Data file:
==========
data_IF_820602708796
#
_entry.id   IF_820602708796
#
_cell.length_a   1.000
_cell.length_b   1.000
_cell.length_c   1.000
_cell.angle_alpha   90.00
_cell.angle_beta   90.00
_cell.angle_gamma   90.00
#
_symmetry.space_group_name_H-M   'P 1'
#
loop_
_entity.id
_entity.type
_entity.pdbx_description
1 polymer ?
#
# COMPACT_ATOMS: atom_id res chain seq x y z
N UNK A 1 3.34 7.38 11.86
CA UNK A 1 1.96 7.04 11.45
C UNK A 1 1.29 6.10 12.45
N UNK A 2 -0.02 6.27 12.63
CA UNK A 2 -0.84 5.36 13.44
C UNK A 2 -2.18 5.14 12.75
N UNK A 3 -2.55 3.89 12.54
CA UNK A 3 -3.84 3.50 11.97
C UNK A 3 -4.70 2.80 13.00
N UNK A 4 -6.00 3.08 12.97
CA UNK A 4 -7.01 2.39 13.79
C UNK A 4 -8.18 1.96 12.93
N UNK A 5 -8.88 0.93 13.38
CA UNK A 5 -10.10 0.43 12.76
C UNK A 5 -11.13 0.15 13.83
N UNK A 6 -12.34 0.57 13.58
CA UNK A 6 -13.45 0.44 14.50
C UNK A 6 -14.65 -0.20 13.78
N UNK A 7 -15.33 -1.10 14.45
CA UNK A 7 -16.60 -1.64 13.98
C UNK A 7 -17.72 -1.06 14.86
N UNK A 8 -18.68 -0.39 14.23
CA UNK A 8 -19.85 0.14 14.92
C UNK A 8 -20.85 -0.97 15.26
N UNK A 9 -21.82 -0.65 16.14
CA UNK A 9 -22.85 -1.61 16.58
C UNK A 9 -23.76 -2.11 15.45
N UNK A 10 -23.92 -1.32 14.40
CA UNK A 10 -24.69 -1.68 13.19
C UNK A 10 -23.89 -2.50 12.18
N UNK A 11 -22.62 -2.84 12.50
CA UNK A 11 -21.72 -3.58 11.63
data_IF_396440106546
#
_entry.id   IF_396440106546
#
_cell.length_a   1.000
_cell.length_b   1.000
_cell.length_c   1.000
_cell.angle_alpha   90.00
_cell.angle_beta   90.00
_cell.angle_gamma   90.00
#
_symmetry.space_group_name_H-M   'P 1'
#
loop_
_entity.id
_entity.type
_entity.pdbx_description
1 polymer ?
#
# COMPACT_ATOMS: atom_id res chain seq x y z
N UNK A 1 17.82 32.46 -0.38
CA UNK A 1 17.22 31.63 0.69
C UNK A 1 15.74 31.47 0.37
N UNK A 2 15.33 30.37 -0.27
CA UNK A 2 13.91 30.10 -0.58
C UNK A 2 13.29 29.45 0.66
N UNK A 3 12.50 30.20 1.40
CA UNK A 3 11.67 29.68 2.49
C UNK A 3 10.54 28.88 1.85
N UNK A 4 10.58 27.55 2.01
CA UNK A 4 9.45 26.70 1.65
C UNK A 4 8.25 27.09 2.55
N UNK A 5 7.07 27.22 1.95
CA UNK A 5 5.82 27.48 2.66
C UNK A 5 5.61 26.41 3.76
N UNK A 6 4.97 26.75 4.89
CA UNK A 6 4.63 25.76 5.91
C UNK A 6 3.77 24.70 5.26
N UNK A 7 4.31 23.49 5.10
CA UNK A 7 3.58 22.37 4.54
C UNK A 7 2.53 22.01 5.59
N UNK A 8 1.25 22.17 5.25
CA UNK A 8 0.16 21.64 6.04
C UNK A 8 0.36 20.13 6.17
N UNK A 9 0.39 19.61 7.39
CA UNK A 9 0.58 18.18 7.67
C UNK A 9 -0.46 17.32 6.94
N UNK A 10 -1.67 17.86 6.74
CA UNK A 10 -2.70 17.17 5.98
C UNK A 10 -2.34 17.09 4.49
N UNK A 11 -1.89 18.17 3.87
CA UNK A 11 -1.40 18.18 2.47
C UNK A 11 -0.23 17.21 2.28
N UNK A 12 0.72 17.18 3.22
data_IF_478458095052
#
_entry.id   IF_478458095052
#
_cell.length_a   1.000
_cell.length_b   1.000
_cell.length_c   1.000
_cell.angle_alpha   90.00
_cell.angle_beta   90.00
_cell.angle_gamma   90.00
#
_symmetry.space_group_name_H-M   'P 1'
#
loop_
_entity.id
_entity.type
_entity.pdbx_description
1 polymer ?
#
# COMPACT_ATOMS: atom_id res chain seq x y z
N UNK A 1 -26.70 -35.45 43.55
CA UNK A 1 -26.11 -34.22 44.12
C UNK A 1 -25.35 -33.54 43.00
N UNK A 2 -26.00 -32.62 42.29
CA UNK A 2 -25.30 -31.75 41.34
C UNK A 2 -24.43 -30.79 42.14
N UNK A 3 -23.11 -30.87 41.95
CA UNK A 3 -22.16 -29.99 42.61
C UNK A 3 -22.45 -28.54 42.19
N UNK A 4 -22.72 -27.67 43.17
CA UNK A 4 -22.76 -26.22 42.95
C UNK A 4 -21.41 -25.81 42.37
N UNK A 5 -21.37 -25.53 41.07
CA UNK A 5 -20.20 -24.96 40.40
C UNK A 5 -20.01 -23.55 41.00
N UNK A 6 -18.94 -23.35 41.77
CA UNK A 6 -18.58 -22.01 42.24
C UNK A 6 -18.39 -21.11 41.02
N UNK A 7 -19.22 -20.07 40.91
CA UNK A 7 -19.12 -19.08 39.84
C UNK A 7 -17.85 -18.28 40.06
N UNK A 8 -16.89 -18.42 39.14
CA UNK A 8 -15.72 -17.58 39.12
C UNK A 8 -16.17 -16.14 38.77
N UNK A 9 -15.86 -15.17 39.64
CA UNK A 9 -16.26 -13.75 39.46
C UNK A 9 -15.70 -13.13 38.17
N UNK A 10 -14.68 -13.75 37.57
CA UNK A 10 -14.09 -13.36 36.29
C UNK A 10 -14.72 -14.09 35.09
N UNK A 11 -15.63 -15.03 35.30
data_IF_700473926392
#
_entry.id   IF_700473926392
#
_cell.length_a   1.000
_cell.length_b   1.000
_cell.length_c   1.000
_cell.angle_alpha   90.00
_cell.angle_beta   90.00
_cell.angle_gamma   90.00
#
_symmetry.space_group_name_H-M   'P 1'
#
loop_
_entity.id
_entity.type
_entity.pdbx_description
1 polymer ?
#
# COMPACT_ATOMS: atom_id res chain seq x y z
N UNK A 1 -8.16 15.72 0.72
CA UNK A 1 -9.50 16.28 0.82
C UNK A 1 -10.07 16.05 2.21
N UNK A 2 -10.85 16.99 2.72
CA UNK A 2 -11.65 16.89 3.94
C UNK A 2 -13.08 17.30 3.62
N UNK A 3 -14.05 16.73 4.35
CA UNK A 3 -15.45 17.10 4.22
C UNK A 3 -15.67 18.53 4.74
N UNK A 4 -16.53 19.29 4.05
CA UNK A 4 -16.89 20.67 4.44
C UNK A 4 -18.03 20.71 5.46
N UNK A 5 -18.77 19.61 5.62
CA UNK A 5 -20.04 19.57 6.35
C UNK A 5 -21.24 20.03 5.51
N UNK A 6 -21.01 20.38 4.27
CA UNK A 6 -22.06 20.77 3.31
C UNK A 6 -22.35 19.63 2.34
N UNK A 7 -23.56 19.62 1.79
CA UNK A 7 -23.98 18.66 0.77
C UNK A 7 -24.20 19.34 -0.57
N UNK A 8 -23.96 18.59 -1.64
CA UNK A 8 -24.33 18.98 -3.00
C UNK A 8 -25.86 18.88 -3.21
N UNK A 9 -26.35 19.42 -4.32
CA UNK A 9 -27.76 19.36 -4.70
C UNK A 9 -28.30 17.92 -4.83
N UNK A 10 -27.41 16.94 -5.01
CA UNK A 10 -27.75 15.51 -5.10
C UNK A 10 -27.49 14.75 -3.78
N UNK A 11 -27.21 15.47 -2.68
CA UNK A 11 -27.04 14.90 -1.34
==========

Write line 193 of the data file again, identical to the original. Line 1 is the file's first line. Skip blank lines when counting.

N UNK A 6 -21.01 20.38 4.27